I will be making a standard move. I will be redescribing the space of outcomes in such a way that we can understand any Buchakian agent as setting her preferences in line with her expectation (and thus estimate) of the value of that act.

### Redescribing the outcomes

Moving from expected utility theory to risk-weighted expected utility theory involves an agent evaluating an act in the way illustrated in Figure 1 below to evaluating it in the way illustrated in Figure 2 below.

Figure 2: The risk-weighted expected utility $REU_{r_2, p, u}(h)$ of $h$ is given by the dark grey area, where $r_2(x) := x^2$. |

In order to begin to see how we can redescribe the REU rule of combination as an instance of the EU rule of combination, we reformulate the REU rule in the way illustrated in Figure 3.

Figure 3: Again, the risk-weighted expected utility $REU_{r_2, p, u}(f)$ of $f$ is given by the grey area, where $r_2(x) = x^2$. |

Thus, we can reformulate $REU_{r, p, u}(f)$ as follows:$$REU_{r, p, u}(f) = \sum^{k-1}_{j=1} (r(p(F_j \vee \ldots \vee F_k)) - r(p(F_{j+1} \vee \ldots \vee F_k)))u_j + r(p(F_k))u_n$$And we can reformulate this as follows: $REU_{r, p, u}(f) =$

$$\sum^{k-1}_{j=1} p(F_j) \frac{r(p(F_j \vee \ldots \vee F_k)) - r(p(F_{j+1} \vee \ldots \vee F_k))}{p(F_j \vee \ldots \vee F_k) - p(F_{j+1} \vee \ldots \vee F_k)}u_j + p(F_k)\frac{r(p(F_k))}{p(F_k)}u_n$$since $p(F_j \vee \ldots \vee F_k) - p(F_{j+1} \vee \ldots \vee F_k) = p(F_j)$.

Now, suppose we let$$

s_j = \left \{ \begin{array}{ll}

\frac{r(p(F_j \vee \ldots \vee F_k)) - r(p(F_{j+1} \vee \ldots \vee F_k))}{p(F_j \vee \ldots \vee F_k) - p(F_{j+1} \vee \ldots \vee F_k)} & \mbox{if } j = 1, \ldots, k-1\\

& \\

\frac{r(p(F_j))}{p(F_j)} & \mbox{if } j = k

\end{array}

\right.$$

Then we have:$$REU_{r, p, u}(f) = \sum^k_{j=1} p(F_j)s_ju_j$$

Reformulating Buchak's rule of combination in this way suggests two accounts of it. On the first, utilities attach ultimately to outcomes $x_i$, and they are weighted not by an agent's probabilities but rather by a function of those probabilities that encodes the agent's attitude to risk (given by a risk function). On this account, we group $p(F_j)s_j$ together to give this weighting. Thus, we assume that this weighting has a particular form: it is obtained from a probability function $p$ and a risk function $r$ to give $p(F_j)s_j$; this weighting then attaches to $u_j$ to give $(p(F_j)s_j)u_j$.

On the second account, probabilities do provide the weightings for utility, as in the EU rule of combination, but utilities attach ultimately to act-outcome pairs $(x_i, f)$. On this account, we group $s_ju_j$ together to give this utility; this utility is then weighted by $p(F_j)$ to give $p(F_j)(s_ju_j)$. That is, we say that an agent's utility function is defined on a new outcome space: it is not defined on a set of outcomes $\mathcal{X}$, but on a particular subset of $\mathcal{X} \times \mathcal{A}$, which we will call $\mathcal{X}^*$. $\mathcal{X}^*$ is the set of outcome-act pairs $(x_i, f)$ such that $x_i$ is a possible outcome of $f$: that is, $\mathcal{X}^* = \{(x, f) : \exists s \in \mathcal{S}(f(s) = x)\}$. Now, just as the first account assumed that the weightings of the utilities had a certain form---namely, it is generated by a risk function and probability function in a certain way---so this account assumes something about the form of the new utility function $u^*$ on $\mathcal{X}^*$: we assume that a certain relation holds between the utility that $u^*$ assigns to outcome-act pairs in which the act is the constant act over the outcome and the utility $u^*$ to outcome-act pairs in which this is not the case. We assume that the following holds:$$u^*(x, f) = s_ju^*(x, \overline{x})$$If a utility function on $\mathcal{X}^*$ satisfies this property, we say that it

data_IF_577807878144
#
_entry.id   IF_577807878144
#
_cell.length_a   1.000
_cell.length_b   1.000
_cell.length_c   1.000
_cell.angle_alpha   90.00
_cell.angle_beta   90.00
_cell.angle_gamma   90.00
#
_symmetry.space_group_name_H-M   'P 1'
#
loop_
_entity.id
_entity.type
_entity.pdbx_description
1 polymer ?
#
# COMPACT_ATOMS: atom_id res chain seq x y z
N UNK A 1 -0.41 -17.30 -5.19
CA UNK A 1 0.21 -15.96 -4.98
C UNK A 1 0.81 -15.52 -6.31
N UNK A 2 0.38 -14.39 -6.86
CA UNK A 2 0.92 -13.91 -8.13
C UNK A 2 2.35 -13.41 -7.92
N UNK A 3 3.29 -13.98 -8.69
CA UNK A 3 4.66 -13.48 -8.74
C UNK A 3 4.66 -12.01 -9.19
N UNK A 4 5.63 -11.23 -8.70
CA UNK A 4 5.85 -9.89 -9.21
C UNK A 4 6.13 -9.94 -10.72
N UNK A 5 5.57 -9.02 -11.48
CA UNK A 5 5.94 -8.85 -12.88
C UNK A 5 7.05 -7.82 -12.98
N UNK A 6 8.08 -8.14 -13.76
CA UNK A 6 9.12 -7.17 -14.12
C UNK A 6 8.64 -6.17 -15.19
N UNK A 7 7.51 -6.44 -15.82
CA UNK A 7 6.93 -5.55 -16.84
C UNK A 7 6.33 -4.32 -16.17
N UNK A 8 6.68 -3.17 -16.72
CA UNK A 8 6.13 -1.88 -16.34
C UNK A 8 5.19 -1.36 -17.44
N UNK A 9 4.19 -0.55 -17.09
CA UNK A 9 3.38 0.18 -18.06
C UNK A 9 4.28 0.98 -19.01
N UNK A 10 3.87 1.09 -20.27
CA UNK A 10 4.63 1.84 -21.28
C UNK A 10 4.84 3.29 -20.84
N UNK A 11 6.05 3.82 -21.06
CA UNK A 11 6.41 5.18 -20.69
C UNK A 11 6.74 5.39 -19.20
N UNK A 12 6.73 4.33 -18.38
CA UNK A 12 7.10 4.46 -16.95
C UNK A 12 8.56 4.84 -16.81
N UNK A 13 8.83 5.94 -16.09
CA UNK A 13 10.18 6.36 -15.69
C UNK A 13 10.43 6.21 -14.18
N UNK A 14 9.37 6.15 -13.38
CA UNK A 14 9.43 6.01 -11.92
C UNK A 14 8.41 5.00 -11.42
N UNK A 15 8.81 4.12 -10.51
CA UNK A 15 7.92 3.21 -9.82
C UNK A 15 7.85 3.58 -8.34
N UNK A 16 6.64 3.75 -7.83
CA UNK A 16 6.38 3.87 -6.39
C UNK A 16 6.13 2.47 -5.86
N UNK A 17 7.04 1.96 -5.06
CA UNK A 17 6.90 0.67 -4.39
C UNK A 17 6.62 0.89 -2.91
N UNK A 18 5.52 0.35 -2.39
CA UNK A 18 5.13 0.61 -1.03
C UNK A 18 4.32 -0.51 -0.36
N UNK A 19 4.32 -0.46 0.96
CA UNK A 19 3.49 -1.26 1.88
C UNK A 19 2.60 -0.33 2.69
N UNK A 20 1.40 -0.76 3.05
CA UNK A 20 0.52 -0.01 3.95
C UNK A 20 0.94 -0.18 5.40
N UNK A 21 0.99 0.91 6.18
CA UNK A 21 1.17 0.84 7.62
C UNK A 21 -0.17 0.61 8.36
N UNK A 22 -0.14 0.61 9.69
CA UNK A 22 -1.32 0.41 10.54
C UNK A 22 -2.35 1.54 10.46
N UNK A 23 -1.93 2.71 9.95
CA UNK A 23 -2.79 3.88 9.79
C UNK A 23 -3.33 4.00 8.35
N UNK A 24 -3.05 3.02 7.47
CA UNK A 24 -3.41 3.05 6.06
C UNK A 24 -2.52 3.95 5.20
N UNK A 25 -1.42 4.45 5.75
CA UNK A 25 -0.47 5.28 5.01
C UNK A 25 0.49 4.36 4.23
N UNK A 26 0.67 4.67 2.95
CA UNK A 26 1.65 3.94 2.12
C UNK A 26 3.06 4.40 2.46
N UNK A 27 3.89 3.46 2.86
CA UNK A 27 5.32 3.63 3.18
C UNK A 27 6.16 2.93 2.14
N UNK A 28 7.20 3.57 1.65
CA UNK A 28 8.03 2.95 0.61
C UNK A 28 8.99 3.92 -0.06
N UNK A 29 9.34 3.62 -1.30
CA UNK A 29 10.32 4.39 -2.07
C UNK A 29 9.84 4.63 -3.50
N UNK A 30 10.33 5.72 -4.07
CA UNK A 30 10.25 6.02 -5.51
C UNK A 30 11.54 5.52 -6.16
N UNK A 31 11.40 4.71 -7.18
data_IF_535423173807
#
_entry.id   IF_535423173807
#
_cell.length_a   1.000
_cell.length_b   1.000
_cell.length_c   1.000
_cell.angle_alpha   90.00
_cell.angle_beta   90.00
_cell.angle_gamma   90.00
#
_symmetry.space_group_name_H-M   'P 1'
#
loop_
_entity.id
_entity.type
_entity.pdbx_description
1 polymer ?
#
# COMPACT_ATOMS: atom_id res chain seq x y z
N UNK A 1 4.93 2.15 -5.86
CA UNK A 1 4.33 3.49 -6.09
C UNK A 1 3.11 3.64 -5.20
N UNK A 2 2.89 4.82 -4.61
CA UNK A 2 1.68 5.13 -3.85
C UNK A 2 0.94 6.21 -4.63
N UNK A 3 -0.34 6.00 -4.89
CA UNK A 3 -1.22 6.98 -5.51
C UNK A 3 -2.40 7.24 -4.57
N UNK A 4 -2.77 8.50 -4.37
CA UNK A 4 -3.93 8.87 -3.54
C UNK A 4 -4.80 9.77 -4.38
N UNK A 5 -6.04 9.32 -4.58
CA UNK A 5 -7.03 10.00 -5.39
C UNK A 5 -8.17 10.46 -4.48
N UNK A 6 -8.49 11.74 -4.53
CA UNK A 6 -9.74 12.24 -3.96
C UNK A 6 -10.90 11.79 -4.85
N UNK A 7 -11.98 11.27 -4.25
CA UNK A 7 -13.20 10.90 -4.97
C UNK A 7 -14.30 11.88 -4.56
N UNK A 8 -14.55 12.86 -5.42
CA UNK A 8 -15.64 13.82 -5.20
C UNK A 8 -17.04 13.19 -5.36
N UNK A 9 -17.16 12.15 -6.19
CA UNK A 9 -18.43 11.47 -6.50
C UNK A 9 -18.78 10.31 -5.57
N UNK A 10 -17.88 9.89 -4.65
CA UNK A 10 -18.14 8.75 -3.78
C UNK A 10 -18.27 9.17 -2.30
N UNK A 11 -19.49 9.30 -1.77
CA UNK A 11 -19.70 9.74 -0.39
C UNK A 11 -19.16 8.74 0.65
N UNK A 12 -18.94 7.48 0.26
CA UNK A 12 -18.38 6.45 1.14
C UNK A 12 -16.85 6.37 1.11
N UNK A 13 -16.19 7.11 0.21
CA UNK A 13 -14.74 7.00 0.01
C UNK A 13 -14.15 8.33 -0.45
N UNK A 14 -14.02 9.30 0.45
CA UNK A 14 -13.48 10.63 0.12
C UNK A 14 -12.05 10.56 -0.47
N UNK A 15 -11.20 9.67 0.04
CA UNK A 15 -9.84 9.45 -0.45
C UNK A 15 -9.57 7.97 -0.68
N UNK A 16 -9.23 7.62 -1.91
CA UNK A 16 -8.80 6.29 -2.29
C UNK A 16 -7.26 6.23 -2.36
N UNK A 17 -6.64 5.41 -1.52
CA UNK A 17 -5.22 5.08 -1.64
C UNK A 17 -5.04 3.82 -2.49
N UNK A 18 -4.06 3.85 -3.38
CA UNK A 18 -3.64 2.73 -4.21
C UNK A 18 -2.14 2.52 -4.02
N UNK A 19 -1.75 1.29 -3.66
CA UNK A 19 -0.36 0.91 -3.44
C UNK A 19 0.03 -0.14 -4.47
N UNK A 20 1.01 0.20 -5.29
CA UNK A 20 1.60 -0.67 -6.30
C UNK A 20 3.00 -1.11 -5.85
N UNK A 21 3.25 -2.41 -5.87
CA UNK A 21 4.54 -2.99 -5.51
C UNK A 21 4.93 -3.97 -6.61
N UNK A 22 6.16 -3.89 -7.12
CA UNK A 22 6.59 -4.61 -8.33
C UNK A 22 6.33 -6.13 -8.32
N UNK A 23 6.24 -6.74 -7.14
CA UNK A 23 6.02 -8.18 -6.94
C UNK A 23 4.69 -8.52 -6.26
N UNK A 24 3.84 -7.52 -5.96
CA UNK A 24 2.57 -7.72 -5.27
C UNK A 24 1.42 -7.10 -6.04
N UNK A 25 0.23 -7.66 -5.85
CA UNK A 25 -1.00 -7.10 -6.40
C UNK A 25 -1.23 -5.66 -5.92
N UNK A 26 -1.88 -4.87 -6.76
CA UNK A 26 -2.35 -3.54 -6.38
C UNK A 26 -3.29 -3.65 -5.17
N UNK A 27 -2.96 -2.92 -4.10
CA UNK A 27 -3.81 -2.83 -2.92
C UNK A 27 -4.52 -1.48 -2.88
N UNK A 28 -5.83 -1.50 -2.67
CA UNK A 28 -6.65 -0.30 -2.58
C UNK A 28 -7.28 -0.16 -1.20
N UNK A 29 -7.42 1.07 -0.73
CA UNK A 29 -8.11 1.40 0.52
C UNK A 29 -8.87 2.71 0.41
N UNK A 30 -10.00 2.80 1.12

*encodes attitudes to risk relative to risk function*$r$. Thus, on this account an agent evaluates an act as follows:

- She begins with a risk function $r$ and a probability function $p$.
- She then assigns utilities to all constant outcome-act pairs $(x, \overline{x})$, defining $u^*$ on $\overline{\mathcal{X}}^* = \{(x, \overline{x}) : x \in \mathcal{X}\} \subseteq \mathcal{X}^*$.).
- Finally, she extends $u^*$ to cover all outcome-act pairs in $\mathcal{X}^*$ in the unique way required in order to make $u^*$ a utility function that encodes attitudes to risk relative to $r$. That is, she obtains $u^*(x, f)$ by weighting $u^*(x, \overline{x})$ in a certain way that is determined by the agent's probability function and her attitudes to risk.

Then we do the same trick as above and amalgamate the outcome-act pairs with the same utility: thus, again, $F_1$ is the event in which the act gives outcome-act pair $(x_1, h)$, $F_2$ is the event in which it gives $(x_2, h)$ or $(x_3, h)$, and $F_3$ the event in which it gives $(x_4, h)$. Next, we assigns utilities to $(x_1, h)$, $(x_2, h)$, $(x_3, h)$, and $(x_4, h)$ in such a way as to make $u^*$ encode attitudes to risk relative to the risk function $r$.

Let's start by considering the utility of $(x_1, h)$, the lowest outcome of $h$. Suppose our risk function is $r_2$; then $u^*(x_1, h) :=$ $$\frac{r_2(p(F_1 \vee F_2 \vee F_3)) - r_2(p(F_2 \vee F_3))}{p(F_1 \vee F_2 \vee F_3) - p(F_2 \vee F_3)}u^*(x_1, \overline{x_1}) = \frac{r_2(1) - r_2(0.7)}{1-0.7} = 1.7u^*(x_1, \overline{x_1})$$And now suppose our risk function is $r_{0.5}$; then $u^*(x_1, h) :=$ $$\frac{r_{0.5}(p(F_1 \vee F_2 \vee F_3)) - r_{0.5}(p(F_2 \vee F_3))}{p(F_1 \vee F_2 \vee F_3) - p(F_2 \vee F_3)}u^*(x_1, \overline{x_1}) = \frac{r_{0.5}(1) - r_{0.5}(0.7)}{1-0.7} \approx 0.54u^*(x_1, \overline{x_1})$$Thus, the risk-averse agent---that is, the agent with risk function $r_2$---values this lowest outcome $x_1$ as the result of $h$ more than she values the same outcome as the result of a certain gift of $x_1$, whereas the risk-seeking agent---with risk function $r_{0.5}$---values it less. And this is true in general: if $r(x) < x$ for all $x$, the utility of the lowest outcome as a result of $h$ will be more valuable than the same outcome as a result of the constant act on that outcome; if $r(x) < x$ it will be less valuable.